He extracted the ball of twine and cut a short length of it free with his pocket knife. Grabbing the balloons, he inflated a few with her help, her small hands working the valve. Finally satisfied with the colorful collection, the old man hooked them all together with the twine. Testing their lifting capability and deeming it sufficient, he attached the bundle to the shed, a slight breeze bouncing them around, the colorful material stark against the black and white world.
He returned his attention to the fish, taking it up in his hands. It continued to squirm in his grasp as he positioned it carefully into the harness he had selected. It seemed to him a perfect fit, nodding at his handiwork. He lifted the water-filled globe from the ice and pointed the fish’s head down into the globe’s opening, noting the seal that had formed. As though sensing the familiar environment, the fish relaxed, its tail returning to a leisurely pace. He then turned it towards his granddaughter and smiled, four eyes staring at her.
Crinkled eyebrows conveyed her confusion.
“Some big fish are happy to live in a small pond,” he said smoothly. “But for others, they need to keep growing. To do that, they need a bigger pond.”
He puffed out more smoke from his cigar, the glowing tip flaring in the darkness.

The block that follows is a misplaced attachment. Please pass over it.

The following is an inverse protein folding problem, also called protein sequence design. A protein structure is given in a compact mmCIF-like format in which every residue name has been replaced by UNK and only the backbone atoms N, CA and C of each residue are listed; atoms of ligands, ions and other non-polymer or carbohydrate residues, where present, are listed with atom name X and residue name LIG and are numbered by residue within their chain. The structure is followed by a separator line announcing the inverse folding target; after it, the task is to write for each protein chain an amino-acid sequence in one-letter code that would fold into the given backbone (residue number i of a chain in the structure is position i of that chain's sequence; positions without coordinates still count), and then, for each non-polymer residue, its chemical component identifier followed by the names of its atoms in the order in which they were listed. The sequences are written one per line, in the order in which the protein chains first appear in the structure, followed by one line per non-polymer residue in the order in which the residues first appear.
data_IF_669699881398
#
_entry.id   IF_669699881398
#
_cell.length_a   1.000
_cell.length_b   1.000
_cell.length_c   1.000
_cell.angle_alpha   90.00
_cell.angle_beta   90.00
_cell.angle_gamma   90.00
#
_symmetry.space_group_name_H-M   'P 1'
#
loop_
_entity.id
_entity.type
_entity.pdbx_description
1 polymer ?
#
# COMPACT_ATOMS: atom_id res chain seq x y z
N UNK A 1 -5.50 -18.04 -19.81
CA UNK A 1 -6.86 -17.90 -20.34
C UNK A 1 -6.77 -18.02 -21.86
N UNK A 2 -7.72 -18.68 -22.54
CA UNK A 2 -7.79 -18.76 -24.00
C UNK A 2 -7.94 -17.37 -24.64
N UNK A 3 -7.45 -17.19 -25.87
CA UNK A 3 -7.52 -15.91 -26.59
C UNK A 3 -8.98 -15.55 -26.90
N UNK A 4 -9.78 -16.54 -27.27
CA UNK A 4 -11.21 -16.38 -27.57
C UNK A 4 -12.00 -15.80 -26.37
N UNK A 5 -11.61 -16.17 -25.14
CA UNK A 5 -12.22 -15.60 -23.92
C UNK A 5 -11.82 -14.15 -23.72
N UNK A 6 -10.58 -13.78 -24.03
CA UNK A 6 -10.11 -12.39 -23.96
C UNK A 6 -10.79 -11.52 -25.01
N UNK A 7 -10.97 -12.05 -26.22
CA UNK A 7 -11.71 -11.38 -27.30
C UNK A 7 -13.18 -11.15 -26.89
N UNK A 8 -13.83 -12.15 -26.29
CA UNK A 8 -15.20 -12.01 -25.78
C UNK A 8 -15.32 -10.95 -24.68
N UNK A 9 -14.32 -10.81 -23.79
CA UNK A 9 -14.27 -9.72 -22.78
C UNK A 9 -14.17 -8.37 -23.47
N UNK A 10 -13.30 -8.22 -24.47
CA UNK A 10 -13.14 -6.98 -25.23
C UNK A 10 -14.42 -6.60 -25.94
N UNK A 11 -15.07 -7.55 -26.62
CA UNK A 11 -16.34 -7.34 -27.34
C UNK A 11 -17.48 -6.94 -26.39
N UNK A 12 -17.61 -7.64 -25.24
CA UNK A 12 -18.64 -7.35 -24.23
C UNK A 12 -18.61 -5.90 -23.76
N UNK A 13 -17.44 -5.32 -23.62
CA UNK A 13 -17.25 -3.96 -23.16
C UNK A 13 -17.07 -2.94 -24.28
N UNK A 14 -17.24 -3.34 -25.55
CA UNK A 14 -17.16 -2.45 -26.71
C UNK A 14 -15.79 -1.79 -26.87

Her grandfather reached over and unhooked the balloons from the sled, comparing the weight of the fish and equipment in one hand against the lifting power of the helium in the other. Satisfied, he paired the two together.
“He wants to live in a bigger pond, grandpa?” The young girl asked, looking at the fish who seemed to be watching her.
“I think he does.”
With that, he opened his hands slowly and the contents began to lift skyward. A great lake lay to the east, its ice recently open; winter in retreat.
The pair watched in silence as the fish, it’s tail slowly swishing as it swam through the starlit night, seemed to sense a great adventure ahead. Moments later, even her young eyes had lost sight of the explorer.
“Winter never lasts forever,” he said quizzically. “Opportunities await us all.”
Turning the sled around, the pair walked in silence, the young girl taking her grandfather’s hand in her own.